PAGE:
Home>Campaigns>Lakewood, Jersey City, Newark districts need to peel some population

Governor Chris Christie addresses a Joint Special Session of the New Jersey Legislature to call for bipartisanship and cooperation to cap property taxes in the Assembly Chambers at the Statehouse in Trenton, N.J. on Thursday, July 1, 2010. (Governor's Office/Tim Larsen)

Lakewood, Jersey City, Newark districts need to peel some population

U.S. Census data shows adjustments necessary for legislative redistricting

By David Wildstein, August 12 2021 7:28 pm

Eighteen of New Jersey’s 40 legislative districts will need to shed population to hit the ideal population for redistricting, although just six of them are more than 10,000 people beyond the permissible 5% deviation.

At the same time, 12 districts will need to shed around 7,500 people when the new districts are drawn for the 2023 general election.

While many districts are close to being within a +/- 5% deviation, too many districts on the same side of that number will make a 40-district map mathematically unsustainable.

The population explosion in Lakewood has put the 30th district (Singer-Kean-Thomson) is 37,724 people above the standard district size of 232,225.   And significant growth in Jersey City has put the 31st (Cunningham-McKnight-Chiaravalloti) at 28,409 people more than it ideally should be.

Two Essex-based districts need to drop some people: the 28th (Rice-Caputo-Tucker) is 20,517 over, and the 29th (Ruiz-Pintor Marin-Speight) has 17,030 more people than it should.

In Hudson County, the 33rd (Stack-Mukherji-Chaparro) is over by 17,481, while the 32nd (Sacco-Jimenez-Mejia) is 11,650 over.  But District 32 is within 39 people of the 5% deviation,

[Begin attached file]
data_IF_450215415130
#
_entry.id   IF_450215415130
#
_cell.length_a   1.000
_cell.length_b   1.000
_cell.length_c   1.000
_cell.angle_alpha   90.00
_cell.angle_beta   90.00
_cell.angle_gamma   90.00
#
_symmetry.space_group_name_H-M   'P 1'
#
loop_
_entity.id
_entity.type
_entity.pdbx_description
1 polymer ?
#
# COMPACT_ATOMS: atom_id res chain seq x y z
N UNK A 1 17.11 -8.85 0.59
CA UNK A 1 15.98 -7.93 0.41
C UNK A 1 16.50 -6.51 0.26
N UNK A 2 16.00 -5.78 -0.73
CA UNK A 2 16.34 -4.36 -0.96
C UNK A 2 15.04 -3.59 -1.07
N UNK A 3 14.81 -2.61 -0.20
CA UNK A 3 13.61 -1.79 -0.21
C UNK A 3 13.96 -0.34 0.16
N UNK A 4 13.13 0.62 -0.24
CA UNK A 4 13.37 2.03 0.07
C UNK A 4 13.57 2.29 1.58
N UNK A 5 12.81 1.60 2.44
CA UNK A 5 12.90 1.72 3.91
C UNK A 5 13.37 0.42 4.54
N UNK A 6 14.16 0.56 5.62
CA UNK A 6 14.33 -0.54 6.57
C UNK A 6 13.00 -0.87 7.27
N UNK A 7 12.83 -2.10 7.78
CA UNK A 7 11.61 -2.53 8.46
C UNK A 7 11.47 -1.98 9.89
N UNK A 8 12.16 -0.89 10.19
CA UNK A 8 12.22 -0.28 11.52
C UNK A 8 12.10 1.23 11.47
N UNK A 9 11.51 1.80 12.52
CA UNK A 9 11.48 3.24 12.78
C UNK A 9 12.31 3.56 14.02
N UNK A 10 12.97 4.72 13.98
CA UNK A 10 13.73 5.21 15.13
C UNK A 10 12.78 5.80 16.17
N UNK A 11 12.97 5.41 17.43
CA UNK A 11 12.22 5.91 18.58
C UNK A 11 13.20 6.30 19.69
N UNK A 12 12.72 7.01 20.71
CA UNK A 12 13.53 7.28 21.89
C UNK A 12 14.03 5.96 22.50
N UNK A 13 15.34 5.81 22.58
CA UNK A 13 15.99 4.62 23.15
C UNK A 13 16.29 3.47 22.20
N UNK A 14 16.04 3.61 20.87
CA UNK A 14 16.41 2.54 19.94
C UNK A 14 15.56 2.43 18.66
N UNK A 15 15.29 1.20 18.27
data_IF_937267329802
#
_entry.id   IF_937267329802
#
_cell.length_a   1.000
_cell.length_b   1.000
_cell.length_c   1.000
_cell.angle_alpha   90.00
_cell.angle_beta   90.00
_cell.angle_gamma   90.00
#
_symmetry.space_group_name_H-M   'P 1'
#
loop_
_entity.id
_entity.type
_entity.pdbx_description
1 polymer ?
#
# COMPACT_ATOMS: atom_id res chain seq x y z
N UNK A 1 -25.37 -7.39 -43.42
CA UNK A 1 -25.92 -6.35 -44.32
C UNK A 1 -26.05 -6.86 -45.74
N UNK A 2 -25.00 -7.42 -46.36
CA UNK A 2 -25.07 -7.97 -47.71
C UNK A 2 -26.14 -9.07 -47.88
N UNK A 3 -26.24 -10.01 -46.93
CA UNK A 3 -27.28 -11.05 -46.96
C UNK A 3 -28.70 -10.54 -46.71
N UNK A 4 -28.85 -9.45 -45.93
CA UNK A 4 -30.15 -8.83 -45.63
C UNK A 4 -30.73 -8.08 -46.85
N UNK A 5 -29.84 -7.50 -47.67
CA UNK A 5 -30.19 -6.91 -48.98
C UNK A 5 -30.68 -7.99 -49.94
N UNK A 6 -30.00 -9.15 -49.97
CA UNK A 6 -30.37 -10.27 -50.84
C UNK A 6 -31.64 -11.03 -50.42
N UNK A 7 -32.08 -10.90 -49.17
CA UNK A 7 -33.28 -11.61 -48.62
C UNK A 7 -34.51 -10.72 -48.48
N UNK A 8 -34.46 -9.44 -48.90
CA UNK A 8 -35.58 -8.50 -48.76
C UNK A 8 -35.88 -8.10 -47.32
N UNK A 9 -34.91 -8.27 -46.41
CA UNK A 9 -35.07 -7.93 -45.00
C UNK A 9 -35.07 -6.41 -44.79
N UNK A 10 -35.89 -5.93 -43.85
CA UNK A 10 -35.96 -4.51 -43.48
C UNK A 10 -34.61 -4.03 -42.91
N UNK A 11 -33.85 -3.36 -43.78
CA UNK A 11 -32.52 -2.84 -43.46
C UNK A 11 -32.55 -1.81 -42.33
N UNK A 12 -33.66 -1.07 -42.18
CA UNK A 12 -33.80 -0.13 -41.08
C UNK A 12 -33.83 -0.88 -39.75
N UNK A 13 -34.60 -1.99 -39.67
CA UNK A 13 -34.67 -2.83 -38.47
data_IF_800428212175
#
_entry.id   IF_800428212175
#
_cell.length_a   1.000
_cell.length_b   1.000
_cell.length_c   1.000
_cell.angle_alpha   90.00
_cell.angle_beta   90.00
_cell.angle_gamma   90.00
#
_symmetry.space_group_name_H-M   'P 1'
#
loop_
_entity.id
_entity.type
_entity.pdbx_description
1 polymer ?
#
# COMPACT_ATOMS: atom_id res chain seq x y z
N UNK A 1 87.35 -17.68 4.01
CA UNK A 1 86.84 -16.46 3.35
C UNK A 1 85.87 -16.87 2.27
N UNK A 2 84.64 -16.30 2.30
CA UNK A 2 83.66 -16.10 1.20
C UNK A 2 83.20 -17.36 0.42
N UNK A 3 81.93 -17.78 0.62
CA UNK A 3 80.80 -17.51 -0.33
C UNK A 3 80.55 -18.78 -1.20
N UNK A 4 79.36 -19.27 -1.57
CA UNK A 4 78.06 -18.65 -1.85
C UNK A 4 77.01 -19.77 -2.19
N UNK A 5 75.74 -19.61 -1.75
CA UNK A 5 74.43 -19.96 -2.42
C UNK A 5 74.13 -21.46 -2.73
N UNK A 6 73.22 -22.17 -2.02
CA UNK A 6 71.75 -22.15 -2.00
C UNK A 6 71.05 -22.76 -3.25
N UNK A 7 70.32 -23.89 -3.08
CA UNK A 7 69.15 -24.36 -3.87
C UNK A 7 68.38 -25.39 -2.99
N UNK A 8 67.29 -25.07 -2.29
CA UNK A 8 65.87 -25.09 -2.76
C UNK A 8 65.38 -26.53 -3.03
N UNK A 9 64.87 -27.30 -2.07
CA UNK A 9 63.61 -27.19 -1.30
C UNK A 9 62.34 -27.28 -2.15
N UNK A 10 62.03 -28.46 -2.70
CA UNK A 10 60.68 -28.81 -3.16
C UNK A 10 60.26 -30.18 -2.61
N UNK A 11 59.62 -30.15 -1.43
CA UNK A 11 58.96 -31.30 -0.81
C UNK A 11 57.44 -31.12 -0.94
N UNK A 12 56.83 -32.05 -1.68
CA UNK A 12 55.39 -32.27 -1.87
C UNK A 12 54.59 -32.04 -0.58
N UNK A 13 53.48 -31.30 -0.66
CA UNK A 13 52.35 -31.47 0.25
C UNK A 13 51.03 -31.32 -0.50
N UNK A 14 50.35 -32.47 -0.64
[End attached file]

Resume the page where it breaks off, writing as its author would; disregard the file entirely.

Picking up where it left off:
The 20th (Cryan-Quijano-Holley) must reduce its population by 9,952, and the 19th (Vitale-Coughlin-Lopez) by 6,932.  In the Passaic-based 35th (Pou-Sumter-Wimberly), the population may need to drop by 5,935.  Still, all three of these districts could potentially remain exactly the same and still be within the 5% deviation.

Except for the 30th in Ocean and Monmouth, the other eight districts are held by Democrats.

Two of the most competitive districts in the state need to pick up people, and reductions in population create some apportionment challenges for South Jersey.

The Atlantic County-based 2nd district (Polistina-Mazzeo-Armato) is 16,069 people below where it should be.  The Burlington-based 8th (Addiego-Peters-Stanfield) needs to go up by 10,385.

In the 1st district (Testa-McClellan-Simonsen), where Republicans flipped three seats in 2019, is 16,101 people short of a perfectly-sized district.

The solidly-Democratic 5th (Cruz Perez-Spearman-Moen) needs to add 10,613.

Four western New Jersey districts – all held by Republicans – need to pick up more population.

The Sussex-based 24th district (Oroho-Space-Wirths) needs to gain the most number people in the next round of redistricting.  U.S. Census data released on Thursday puts the district’s new population at 210,381 – 21,844 people less than the ideal size of a legislative district.

The next-door 23rd district (Doherty-Peterson-DiMaio) is 9,994 people under where it should be, but not far off if a 5% deviation is used.

The two districts based in Morris County also need to add people.  The 25th (Bucco-Dunn-Bergen) has to gain 11,182 and the 26th (Pennacchio-Webber-DeCroce) should add 6,641.  But both of those districts are not far off from being close to 5% of the perfectly-sized districts.  The 21st (Kean-Bramnick-Munoz), which includes parts of Union, Somerset and Morris counties, need to increase its numbers by 7,679.

Two Republican seats that touch Bergen County need more people.  The 39th (Schepisi-Auth-DeFuccio) is 14,231 short, and the 40th (Corrado-DePhillips-Rooney) is 13,872 under where it should be.

Only the Bergen-based 37th (Weinberg-Johnson-Vainieri Huttle) is at near-perfect size: it’s just 240 people more than 232,225.

Senate President Steve Sweeney’s 3rd district is not far off from the ideal population – just 1,013 people short.

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